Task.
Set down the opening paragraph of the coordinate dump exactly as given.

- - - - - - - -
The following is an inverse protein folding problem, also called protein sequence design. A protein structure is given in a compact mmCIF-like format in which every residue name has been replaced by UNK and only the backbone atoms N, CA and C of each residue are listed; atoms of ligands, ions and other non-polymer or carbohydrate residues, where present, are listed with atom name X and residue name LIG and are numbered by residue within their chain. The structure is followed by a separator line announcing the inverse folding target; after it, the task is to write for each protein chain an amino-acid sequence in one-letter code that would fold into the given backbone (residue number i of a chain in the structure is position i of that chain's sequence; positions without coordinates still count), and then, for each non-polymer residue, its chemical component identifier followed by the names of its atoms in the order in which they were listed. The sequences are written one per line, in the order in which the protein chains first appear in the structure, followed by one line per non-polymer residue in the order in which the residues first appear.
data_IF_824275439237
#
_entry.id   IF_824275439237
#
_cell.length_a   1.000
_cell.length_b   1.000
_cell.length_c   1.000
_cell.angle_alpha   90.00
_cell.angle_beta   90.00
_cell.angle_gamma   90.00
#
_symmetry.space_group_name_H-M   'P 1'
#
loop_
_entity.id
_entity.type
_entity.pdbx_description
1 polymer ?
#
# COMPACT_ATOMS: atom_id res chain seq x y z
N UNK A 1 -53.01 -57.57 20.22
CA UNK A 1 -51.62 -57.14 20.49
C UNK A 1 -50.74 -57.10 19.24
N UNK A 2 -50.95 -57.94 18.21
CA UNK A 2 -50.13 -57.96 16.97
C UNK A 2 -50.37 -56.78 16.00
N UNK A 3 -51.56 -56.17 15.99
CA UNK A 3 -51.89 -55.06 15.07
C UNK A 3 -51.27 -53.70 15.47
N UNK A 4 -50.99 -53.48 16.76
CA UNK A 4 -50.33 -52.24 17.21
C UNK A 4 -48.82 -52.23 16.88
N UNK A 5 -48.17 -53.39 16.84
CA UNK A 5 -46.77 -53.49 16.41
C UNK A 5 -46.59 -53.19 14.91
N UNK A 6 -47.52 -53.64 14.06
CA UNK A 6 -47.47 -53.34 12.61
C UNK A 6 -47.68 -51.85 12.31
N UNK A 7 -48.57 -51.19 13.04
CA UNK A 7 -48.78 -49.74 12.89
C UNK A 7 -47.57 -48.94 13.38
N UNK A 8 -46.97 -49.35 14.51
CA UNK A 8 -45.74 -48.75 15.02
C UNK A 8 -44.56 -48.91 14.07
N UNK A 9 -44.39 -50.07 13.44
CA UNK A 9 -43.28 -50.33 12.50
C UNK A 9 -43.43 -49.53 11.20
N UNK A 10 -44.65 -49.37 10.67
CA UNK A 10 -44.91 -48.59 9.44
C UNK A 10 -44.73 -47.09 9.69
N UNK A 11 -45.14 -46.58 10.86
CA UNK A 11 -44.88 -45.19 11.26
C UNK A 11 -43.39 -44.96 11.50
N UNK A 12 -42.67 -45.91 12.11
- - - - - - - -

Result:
The following is an inverse protein folding problem, also called protein sequence design. A protein structure is given in a compact mmCIF-like format in which every residue name has been replaced by UNK and only the backbone atoms N, CA and C of each residue are listed; atoms of ligands, ions and other non-polymer or carbohydrate residues, where present, are listed with atom name X and residue name LIG and are numbered by residue within their chain. The structure is followed by a separator line announcing the inverse folding target; after it, the task is to write for each protein chain an amino-acid sequence in one-letter code that would fold into the given backbone (residue number i of a chain in the structure is position i of that chain's sequence; positions without coordinates still count), and then, for each non-polymer residue, its chemical component identifier followed by the names of its atoms in the order in which they were listed. The sequences are written one per line, in the order in which the protein chains first appear in the structure, followed by one line per non-polymer residue in the order in which the residues first appear.